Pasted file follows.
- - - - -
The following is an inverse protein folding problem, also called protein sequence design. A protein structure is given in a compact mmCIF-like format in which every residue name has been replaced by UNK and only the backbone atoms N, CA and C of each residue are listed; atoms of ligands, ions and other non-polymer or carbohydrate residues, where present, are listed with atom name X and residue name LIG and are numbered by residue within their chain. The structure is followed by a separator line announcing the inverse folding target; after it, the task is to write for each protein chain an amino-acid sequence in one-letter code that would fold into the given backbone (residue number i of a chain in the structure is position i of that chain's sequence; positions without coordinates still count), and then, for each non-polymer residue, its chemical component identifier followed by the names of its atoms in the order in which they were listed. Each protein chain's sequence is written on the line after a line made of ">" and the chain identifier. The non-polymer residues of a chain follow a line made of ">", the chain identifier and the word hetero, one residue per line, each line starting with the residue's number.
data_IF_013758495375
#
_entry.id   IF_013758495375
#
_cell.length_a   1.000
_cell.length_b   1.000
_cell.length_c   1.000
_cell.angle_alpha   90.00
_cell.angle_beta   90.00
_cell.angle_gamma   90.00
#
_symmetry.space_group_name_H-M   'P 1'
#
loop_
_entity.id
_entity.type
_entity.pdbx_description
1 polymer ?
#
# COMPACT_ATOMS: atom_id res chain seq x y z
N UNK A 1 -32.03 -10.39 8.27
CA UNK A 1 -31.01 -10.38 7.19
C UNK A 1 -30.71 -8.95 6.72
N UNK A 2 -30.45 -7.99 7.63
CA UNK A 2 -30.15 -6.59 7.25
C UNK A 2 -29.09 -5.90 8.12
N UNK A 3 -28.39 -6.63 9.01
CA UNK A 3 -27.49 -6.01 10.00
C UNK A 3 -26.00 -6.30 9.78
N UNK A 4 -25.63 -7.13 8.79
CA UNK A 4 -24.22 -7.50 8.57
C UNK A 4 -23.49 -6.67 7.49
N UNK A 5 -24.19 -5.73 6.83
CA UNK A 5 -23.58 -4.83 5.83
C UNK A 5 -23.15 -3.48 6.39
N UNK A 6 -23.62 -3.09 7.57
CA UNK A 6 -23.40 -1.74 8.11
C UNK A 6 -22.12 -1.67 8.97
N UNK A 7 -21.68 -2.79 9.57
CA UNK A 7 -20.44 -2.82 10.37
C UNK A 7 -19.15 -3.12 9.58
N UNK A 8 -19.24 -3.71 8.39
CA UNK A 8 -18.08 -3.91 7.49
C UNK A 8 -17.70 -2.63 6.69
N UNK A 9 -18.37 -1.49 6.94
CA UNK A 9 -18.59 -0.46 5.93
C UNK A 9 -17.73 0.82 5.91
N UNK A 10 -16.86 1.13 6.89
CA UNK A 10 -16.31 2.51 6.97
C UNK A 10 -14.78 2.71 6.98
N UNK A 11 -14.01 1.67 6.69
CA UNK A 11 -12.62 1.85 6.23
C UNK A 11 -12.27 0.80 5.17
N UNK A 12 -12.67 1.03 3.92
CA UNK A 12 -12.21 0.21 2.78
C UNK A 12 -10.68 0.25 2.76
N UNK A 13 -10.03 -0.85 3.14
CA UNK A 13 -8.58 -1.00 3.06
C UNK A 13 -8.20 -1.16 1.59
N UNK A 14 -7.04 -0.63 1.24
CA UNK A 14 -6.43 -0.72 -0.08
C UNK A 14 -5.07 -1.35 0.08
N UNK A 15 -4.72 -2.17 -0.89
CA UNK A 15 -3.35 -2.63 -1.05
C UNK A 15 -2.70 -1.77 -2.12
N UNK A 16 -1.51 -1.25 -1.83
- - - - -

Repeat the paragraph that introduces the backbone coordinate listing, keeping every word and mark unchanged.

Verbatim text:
The following is an inverse protein folding problem, also called protein sequence design. A protein structure is given in a compact mmCIF-like format in which every residue name has been replaced by UNK and only the backbone atoms N, CA and C of each residue are listed; atoms of ligands, ions and other non-polymer or carbohydrate residues, where present, are listed with atom name X and residue name LIG and are numbered by residue within their chain. The structure is followed by a separator line announcing the inverse folding target; after it, the task is to write for each protein chain an amino-acid sequence in one-letter code that would fold into the given backbone (residue number i of a chain in the structure is position i of that chain's sequence; positions without coordinates still count), and then, for each non-polymer residue, its chemical component identifier followed by the names of its atoms in the order in which they were listed. Each protein chain's sequence is written on the line after a line made of ">" and the chain identifier. The non-polymer residues of a chain follow a line made of ">", the chain identifier and the word hetero, one residue per line, each line starting with the residue's number.